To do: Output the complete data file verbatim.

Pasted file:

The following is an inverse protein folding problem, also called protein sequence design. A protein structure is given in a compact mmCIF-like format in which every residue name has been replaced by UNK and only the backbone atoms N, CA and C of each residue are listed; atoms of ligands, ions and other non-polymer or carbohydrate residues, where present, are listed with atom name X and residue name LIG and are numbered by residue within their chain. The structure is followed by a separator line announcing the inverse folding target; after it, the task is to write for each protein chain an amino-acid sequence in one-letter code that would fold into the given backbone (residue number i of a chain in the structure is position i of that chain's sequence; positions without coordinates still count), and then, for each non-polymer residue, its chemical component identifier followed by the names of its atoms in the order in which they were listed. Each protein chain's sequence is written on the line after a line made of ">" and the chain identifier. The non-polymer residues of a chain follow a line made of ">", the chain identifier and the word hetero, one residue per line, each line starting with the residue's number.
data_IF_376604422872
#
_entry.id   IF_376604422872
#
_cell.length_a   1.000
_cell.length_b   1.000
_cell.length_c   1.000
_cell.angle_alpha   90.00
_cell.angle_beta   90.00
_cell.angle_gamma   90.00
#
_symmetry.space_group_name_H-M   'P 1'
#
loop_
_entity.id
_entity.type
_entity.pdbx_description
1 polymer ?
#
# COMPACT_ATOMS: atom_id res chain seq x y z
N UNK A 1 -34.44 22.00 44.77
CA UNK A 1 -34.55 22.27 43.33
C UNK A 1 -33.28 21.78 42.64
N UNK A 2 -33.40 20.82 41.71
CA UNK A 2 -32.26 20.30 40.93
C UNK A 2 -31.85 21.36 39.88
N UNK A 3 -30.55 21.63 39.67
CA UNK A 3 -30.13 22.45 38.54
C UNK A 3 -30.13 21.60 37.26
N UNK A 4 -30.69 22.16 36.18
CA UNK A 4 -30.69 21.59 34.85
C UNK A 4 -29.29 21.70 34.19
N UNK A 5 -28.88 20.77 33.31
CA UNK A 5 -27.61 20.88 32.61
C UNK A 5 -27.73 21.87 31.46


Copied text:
The following is an inverse protein folding problem, also called protein sequence design. A protein structure is given in a compact mmCIF-like format in which every residue name has been replaced by UNK and only the backbone atoms N, CA and C of each residue are listed; atoms of ligands, ions and other non-polymer or carbohydrate residues, where present, are listed with atom name X and residue name LIG and are numbered by residue within their chain. The structure is followed by a separator line announcing the inverse folding target; after it, the task is to write for each protein chain an amino-acid sequence in one-letter code that would fold into the given backbone (residue number i of a chain in the structure is position i of that chain's sequence; positions without coordinates still count), and then, for each non-polymer residue, its chemical component identifier followed by the names of its atoms in the order in which they were listed. Each protein chain's sequence is written on the line after a line made of ">" and the chain identifier. The non-polymer residues of a chain follow a line made of ">", the chain identifier and the word hetero, one residue per line, each line starting with the residue's number.
data_IF_376604422872
#
_entry.id   IF_376604422872
#
_cell.length_a   1.000
_cell.length_b   1.000
_cell.length_c   1.000
_cell.angle_alpha   90.00
_cell.angle_beta   90.00
_cell.angle_gamma   90.00
#
_symmetry.space_group_name_H-M   'P 1'
#
loop_
_entity.id
_entity.type
_entity.pdbx_description
1 polymer ?
#
# COMPACT_ATOMS: atom_id res chain seq x y z
N UNK A 1 -34.44 22.00 44.77
CA UNK A 1 -34.55 22.27 43.33
C UNK A 1 -33.28 21.78 42.64
N UNK A 2 -33.40 20.82 41.71
CA UNK A 2 -32.26 20.30 40.93
C UNK A 2 -31.85 21.36 39.88
N UNK A 3 -30.55 21.63 39.67
CA UNK A 3 -30.13 22.45 38.54
C UNK A 3 -30.13 21.60 37.26
N UNK A 4 -30.69 22.16 36.18
CA UNK A 4 -30.69 21.59 34.85
C UNK A 4 -29.29 21.70 34.19
N UNK A 5 -28.88 20.77 33.31
CA UNK A 5 -27.61 20.88 32.61
C UNK A 5 -27.73 21.87 31.46